HNN: …O’Malley, whose father says was bipolar and heard voices in his head, had bounced around between Hawaii's mental health and prison systems over the years. He ended up in Halawa as part of a six-year sentence for robbing a cab driver with a fake gun.

O’Malley blames prison officials for not providing his son access to the mental health services he needed while incarcerated. Now, he says he wants prison officials to invest more in mental health services.

Prison officials declined to discuss O'Malley's case, which is ongoing….

read … Deceased inmate's father calls for reform after rash of Halawa suicides

City Wastes a lot of Time Storing Junk so Worthless that Homeless People Don’t Want it 

HNN: …"A lot of property is collected, but very few people retrieve it, because most of the time it's property people don't really want or need," said Marc Alexander.

But many homeless people Hawaii News Now spoke to this week say they've lost valuable items during the sweeps.

(skip several paras of unverifiable tweeker stories)

Hawaii News Now reviewed several notices upon which city workers have documented the items they've collected. Bedding, tents and clothing are the most common items listed, but we also found laptops (most homeless are so poor they can only afford two or three laptops), multiple wheelchairs, bikes (might be yours), pieces of jewelry (gold & diamonds are big fashion accessories), tools (might be yours), a purse, electronics and several suitcases filled with unknown items (should’ve checked)….

(people are often leery of claiming stolen goods from the authorities)

Alexander say on average there are between 200 and 300 empty shelter beds every night….

read … Worthless Junk

Oahu Dope Pushers Expect 25,000 Users

HNN: …"We expect the market is going to grow more people, as they see that it's a safe place to buy lab-tested cannabis, that more people will get their 329 card. Like you said, there's about 6,000 patients and we expect that to grow to 20,000-25,000 in the next few years," Brian Goldstein, CEO and Founder of Noa Botanical said.

The Department of Health issues around 1,200 medical cannabis cards each month.

MW: Pono Life Sciences Maui to begin sales of cannabis

read … More Users

Fire department fined over Marco Polo blaze

SA: …The state has cited the Honolulu Fire Department for not following proper safety procedures and exposing firefighters to asbestos in the fatal Marco Polo condominium fire.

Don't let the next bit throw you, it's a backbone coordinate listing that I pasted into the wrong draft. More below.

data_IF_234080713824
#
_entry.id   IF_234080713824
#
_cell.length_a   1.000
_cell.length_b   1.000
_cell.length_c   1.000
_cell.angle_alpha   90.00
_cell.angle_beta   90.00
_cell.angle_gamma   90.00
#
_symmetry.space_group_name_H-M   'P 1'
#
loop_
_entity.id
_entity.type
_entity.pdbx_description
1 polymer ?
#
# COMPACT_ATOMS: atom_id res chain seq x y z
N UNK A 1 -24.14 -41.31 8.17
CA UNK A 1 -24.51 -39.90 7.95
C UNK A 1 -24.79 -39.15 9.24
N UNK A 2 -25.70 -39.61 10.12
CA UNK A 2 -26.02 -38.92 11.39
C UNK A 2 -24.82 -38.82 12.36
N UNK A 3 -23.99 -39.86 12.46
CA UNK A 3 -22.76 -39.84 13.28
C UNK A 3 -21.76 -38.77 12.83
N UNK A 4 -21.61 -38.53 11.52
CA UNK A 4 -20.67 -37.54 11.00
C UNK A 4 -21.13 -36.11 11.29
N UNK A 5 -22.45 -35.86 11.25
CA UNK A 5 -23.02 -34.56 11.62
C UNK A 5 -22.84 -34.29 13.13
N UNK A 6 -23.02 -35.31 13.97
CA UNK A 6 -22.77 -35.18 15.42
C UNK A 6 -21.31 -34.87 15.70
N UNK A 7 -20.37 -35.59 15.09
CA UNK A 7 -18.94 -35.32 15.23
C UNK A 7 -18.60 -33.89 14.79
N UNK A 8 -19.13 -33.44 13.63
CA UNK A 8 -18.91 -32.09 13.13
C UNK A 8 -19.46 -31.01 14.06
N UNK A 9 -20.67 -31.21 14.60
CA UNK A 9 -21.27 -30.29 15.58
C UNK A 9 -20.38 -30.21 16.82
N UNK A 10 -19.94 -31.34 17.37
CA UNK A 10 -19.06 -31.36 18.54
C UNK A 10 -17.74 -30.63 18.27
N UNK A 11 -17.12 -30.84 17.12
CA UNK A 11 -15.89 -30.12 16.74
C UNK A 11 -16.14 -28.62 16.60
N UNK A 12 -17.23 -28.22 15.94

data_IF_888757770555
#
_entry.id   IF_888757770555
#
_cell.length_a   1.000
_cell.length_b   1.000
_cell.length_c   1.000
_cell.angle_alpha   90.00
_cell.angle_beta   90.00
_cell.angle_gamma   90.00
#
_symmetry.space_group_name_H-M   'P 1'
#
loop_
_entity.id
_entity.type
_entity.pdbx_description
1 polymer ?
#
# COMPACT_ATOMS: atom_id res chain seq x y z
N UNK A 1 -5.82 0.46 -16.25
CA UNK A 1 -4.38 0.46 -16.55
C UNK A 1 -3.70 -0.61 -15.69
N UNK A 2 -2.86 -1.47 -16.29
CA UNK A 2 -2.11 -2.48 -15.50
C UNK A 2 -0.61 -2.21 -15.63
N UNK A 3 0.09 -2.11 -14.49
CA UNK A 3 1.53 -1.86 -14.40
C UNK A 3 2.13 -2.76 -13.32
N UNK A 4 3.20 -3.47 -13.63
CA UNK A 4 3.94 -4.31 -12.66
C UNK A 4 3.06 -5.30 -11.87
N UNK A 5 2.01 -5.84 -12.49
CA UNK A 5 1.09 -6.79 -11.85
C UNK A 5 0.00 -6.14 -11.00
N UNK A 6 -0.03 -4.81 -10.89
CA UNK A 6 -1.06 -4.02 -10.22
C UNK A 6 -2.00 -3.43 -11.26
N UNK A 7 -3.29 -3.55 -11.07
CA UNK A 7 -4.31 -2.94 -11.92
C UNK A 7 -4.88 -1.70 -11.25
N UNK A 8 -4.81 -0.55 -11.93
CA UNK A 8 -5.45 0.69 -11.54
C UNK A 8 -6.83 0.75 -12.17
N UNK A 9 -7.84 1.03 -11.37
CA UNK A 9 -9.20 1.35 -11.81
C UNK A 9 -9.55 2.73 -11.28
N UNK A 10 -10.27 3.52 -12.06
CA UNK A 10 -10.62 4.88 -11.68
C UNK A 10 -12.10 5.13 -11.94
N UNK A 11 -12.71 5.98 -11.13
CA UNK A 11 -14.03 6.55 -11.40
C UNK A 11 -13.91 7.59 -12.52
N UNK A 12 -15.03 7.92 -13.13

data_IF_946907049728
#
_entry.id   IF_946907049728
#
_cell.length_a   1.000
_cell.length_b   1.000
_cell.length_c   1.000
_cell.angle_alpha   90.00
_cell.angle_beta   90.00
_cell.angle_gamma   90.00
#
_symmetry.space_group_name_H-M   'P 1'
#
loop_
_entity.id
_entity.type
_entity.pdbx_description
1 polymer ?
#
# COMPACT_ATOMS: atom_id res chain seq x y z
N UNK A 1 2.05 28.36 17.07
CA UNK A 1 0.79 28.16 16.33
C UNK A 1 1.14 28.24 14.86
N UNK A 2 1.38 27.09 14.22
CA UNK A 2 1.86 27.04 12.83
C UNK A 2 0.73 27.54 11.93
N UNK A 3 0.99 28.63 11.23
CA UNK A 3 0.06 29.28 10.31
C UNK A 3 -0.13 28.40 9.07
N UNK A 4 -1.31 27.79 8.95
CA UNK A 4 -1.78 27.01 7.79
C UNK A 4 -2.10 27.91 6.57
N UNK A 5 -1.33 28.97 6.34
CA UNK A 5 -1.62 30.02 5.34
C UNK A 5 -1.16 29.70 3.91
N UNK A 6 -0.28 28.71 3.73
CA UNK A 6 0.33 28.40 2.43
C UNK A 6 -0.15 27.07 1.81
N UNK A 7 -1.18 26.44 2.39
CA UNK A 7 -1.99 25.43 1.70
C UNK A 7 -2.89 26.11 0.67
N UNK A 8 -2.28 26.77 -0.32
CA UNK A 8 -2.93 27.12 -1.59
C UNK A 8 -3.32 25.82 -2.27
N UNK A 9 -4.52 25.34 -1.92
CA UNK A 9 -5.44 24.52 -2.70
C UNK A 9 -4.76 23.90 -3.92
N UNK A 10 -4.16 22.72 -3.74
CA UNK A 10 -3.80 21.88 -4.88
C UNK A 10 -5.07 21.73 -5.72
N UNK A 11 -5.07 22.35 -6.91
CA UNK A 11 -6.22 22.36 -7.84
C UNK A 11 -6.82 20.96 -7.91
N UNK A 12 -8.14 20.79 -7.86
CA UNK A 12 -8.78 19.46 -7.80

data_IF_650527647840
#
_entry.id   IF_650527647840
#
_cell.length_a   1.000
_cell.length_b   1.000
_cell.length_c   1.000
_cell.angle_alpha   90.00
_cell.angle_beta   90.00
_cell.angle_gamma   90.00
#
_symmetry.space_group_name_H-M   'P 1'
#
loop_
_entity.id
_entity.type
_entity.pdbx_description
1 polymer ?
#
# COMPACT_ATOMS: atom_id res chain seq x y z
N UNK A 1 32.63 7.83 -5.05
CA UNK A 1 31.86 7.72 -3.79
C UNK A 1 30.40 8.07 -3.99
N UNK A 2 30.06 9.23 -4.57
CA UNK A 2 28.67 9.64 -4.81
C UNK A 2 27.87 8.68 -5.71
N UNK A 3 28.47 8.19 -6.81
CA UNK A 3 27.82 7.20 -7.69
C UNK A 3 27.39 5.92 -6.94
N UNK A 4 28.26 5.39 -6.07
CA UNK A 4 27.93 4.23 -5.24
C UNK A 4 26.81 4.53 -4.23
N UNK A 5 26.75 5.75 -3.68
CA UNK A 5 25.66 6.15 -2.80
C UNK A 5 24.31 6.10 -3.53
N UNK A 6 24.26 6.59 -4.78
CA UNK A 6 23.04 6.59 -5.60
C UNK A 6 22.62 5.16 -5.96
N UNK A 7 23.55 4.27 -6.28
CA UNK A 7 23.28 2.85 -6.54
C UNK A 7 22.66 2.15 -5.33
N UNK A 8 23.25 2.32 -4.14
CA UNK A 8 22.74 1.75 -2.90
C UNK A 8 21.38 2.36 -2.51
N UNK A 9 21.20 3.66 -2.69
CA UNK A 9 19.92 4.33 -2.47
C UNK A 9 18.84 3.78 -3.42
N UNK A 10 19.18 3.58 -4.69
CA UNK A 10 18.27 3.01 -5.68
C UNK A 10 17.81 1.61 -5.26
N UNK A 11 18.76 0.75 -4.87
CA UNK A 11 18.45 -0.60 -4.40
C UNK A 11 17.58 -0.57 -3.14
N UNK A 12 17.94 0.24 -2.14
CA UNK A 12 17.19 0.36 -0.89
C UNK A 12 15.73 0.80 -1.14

The Hawaii Occupational Safety and Health Division, part of the Department of Labor and Industrial Relations, fined the fire department $7,000 on Thursday after determining it “failed to reduce the level of exposure” and “ensure prompt decontamination procedures” following the largest high-rise blaze in Honolulu history.

The citation said that only one company properly bagged its contaminated protective firefighting gear and equipment at the scene, while the rest did not do so until returning to their stations — some even waiting until the end of their shifts the next morning. As a result, the fire trucks and stations may be contaminated with asbestos and other hazardous materials, HIOSH said….

SA: Fire Department works on safety issues after citation

read … Fined

Solar Farm Stripped of Panels Again and Again

HNN: …The officers stopped the van and reportedly discovered 35 solar panels inside. A spokesperson from NRG Direct, which is building a solar farm in the area, confirmed that it was their panels that had been taken.

It's not the first time solar panels have been taken from the farm, which is still under construction, the spokesperson says. ….

read … Solar

Arkansas Calls for Jones Act Repeal

Arkansas Online: After every hurricane the law has to be waived. Temporarily. It apparently takes a national disaster to see the problems with a 1920s protectionist law.

Puerto Rico begged for a waiver to the law as soon as Hurricane Maria passed on so it could get gasoline and jet fuel and food and water and utility poles to the island double-time. The Trump administration, to its credit, granted the waiver. The same as it did after hurricanes Harvey and Irma damaged Texas and Florida.

"Puerto Rico can't borrow funds and they are required to use American shipping only, which is the most expensive in the world," said U.S. Rep. Luis Gutierrez (D-Ill.). "In their hour of need, Washington can help by suspending the Jones Act."

Washington could help even more if Congress would pass a law to repeal the act completely. Which is something that a senator named John McCain has been trying to do for years. Or as the senior senator and heroic curmudgeon from Arizona put it: "It is unacceptable to force the people of Puerto Rico to pay at least twice as much for food, clean drinking water, supplies and infrastructure due to Jones Act requirements as they work to recover from this disaster."

Is it any more acceptable to make them pay so much more when there isn't a disaster? Our fellow Americans in Puerto Rico, Hawaii and Alaska would benefit year-round if this thing just went the way of Prohibition, another relic from the 1920s that couldn't be repealed fast enough.

cc: Arkansas' congressional delegation

read … Jonesing for a change

Trump and Pence Coming to Hawaii

Todays Child Molesters in Hawaii Education